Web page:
Home' Future Building: The Australian Infrastructure Review : Volume 3 Number 2 Contents futurebuilding 5
Volume 3 Number 2
The Hon Ted Baillieu MLA
Generations of Victorians have inherited a
remarkable legacy in this state, fuelled by gold at
one stage, now fuelled by agriculture and driven by
ambition and aspiration, innovation and ingenuity.
Infrastructure is important to us all, because our
forefathers built wisely. They built for the future and
we have been the bene ciaries. They laid down
the critical infrastructure that is so essential to our
economy these days. We think of the Hoddle Grid,
our irrigation schemes, our railways, our utilities, our
ports, our power generation, our civic infrastructure,
remarkable city buildings, churches, town halls,
bridges, roads, and, more recently, CityLink,
EastLink, Southbank and Federation Square. We do
have a remarkable legacy, and that has contributed to
Victoria being a leading state over many generations.
A state with only three per cent of the land
mass, but producing 25 per cent of the GDP; a state
with the fastest-growing city in Australia, the largest
manufacturing centre, the busiest container port and
the largest curfew-free major international airport.
A state with abundant energy supplies, great-
quality water, the largest exports of food and bre,
and the most important transport networks that
export produce to key overseas markets. That's the
picture of a competitive state and the strengths of the
Victorian economy. They are all underpinned here
by a thriving, multicultural base, and Victoria is a
gateway to the world. What we have represents not
only a great legacy, but also a great opportunity, and
that's what we seek to nurture and promote.
We've got advantages that other jurisdictions
would simply love to have. That is why infrastructure
-- particularly productivity-enhancing infrastructure --
is so important to economic growth.
We know that there is a shift of industrial activity
away from inner and central Melbourne, and to the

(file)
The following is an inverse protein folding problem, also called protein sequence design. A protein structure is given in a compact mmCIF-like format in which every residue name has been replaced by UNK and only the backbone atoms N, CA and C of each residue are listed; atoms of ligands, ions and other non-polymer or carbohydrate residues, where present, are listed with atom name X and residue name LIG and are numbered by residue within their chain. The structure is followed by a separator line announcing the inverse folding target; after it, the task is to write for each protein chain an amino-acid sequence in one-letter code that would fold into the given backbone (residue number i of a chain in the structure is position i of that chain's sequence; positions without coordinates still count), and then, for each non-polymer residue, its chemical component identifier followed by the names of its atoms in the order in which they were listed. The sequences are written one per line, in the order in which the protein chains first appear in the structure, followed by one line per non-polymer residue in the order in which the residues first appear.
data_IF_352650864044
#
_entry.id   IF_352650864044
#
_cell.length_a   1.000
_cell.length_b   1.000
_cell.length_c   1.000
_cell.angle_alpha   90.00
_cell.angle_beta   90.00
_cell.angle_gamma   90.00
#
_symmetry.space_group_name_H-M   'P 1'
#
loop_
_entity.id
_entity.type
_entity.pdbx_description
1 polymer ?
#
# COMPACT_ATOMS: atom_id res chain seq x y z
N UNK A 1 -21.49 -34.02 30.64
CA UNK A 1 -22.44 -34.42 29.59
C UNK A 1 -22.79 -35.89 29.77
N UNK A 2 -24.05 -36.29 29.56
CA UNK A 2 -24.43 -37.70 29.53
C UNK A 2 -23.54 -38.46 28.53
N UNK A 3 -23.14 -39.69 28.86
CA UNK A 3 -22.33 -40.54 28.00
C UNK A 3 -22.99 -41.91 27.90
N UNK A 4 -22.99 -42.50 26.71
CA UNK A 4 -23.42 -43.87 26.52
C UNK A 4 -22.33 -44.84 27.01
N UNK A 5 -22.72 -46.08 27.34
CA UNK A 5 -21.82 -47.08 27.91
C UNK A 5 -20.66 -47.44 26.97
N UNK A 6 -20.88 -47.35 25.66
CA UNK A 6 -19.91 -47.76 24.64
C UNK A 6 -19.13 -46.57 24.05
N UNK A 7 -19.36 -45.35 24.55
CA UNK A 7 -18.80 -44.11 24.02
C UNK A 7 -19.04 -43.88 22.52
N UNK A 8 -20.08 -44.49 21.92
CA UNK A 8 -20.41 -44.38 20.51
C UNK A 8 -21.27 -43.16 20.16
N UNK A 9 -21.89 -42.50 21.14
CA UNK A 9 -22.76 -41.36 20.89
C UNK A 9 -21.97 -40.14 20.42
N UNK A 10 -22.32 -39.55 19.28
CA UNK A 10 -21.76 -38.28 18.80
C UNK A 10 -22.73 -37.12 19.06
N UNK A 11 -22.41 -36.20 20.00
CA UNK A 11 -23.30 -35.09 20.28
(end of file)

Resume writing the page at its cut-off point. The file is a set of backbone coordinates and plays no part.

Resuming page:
north and outer-west, and south-east. We know that
for industries that constitute the bulk of Victoria's
economy, such as the freight and logistics industry,
there's an urgent need to build infrastructure that
improves those connections. We're now in an effort
to build the next major city-shaping project for
current and future generations.
It is a fact that a failure in a time of prosperity
to balance spending in favour of infrastructure has
left us with a major infrastructure de cit. That has
occurred at the very time when construction costs
have escalated and are pricing us out of infrastructure.
Now there is less money to spend across Australia.
We should be trying to get ahead, or at least keep up;
but we're nding we have to spend to catch up, and
there are now signi cant costs and consequences,
economically, if we don't address this shortfall.
A 'do nothing' approach would cost $20 billion
by 2020, with $6 billion of those costs in Melbourne
alone due to working hours lost, delays, inef ciencies
I'll give you an example: during the typical
morning Melbourne peak, the boom gates at
Springvale Road are down for 50 minutes, which is
around 40 per cent of the duration of peak time. That
occurs every day, as it does at Mitcham Road, where
the boom gates are down for 45 per cent of the time
around peak. We're seeing up to 250 trains passing
through each of those crossings every day.
Those crossings at Springvale and Mitcham,
which have caused crippling bottlenecks for years,
will be gone as a result of decisions in this term.
The travel times in these areas will be reduced
signi cantly. Part of our plan to increase the
ef ciency of the road networks via a $350 million
commitment over three years has focused on those
road separations. That's just one small part of what
we're seeking to do in infrastructure.
We're obviously facing signi cant challenges.
There are international challenges. There are
national challenges associated with signi cant policy
uncertainty, leadership uncertainty and nancial
uncertainty, and particularly through the distribution
of the GST.
There is signi cant nancial uncertainty for the
states. We face our own challenges from unsustainable
budget positions that we have inherited. We inherited
major cost blowouts on many projects, and some
of those we're still facing. We faced a writedown
of more than $6 billion in GST just a few months
There is signi cant nancial
uncertainty for the states. We
face our own challenges from
unsustainable budget positions that
we have inherited
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